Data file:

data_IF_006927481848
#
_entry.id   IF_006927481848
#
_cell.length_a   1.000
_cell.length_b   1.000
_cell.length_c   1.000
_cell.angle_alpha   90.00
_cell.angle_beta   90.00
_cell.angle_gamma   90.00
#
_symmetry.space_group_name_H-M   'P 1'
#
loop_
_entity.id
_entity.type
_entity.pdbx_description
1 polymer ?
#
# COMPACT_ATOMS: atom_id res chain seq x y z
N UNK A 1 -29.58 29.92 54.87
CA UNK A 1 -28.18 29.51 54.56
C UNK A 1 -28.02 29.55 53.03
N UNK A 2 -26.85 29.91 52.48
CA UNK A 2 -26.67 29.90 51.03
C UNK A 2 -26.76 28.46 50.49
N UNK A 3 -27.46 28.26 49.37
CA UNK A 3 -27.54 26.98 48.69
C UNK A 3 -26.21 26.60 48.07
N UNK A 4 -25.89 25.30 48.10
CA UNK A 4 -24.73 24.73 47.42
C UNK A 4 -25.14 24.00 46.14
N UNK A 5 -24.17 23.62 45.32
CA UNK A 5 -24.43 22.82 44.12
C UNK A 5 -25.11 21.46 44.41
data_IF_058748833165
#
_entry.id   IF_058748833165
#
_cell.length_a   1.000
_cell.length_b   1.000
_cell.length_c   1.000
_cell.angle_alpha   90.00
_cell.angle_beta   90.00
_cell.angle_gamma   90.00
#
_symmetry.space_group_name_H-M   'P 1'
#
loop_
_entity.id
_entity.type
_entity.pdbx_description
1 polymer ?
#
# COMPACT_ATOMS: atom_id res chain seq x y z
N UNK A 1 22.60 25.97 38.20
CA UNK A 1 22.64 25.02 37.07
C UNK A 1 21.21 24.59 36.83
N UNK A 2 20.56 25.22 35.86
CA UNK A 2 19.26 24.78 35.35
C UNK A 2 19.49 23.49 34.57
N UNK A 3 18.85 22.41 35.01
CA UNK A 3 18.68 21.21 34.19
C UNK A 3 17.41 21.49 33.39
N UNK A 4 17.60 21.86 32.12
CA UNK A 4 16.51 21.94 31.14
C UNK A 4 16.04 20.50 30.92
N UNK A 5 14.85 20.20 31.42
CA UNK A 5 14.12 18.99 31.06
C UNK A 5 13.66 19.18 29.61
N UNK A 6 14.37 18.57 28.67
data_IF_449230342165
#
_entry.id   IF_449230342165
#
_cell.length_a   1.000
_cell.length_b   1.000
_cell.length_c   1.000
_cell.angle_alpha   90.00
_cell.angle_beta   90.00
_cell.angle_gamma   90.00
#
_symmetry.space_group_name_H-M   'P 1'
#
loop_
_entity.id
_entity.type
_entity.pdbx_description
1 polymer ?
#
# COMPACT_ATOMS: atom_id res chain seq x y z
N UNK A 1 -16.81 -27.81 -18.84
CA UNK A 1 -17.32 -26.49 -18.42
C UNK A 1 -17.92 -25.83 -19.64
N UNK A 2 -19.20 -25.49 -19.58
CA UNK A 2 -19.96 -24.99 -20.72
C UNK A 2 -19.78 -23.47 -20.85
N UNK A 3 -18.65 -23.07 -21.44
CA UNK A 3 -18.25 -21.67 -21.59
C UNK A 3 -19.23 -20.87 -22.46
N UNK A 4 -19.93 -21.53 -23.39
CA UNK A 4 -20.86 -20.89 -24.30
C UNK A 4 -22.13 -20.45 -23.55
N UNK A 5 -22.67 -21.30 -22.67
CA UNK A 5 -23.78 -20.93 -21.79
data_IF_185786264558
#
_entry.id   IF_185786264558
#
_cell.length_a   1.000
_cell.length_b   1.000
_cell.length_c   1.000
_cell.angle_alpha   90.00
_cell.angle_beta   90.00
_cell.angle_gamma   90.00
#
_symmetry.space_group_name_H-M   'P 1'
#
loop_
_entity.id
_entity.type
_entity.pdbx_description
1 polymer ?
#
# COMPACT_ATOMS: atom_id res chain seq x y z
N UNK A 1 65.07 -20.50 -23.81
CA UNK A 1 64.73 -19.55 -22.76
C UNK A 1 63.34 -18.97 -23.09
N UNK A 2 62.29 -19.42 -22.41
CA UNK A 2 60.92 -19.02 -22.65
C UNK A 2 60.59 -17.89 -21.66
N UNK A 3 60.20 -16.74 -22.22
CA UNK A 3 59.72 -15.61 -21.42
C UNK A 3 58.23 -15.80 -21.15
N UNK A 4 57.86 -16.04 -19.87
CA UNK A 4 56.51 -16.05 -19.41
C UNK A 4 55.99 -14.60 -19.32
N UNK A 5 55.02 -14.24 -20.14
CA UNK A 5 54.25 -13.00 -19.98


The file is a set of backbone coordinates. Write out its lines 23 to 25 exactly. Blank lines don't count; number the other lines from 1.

C UNK A 1 -28.02 29.55 53.03
N UNK A 2 -26.85 29.91 52.48
CA UNK A 2 -26.67 29.90 51.03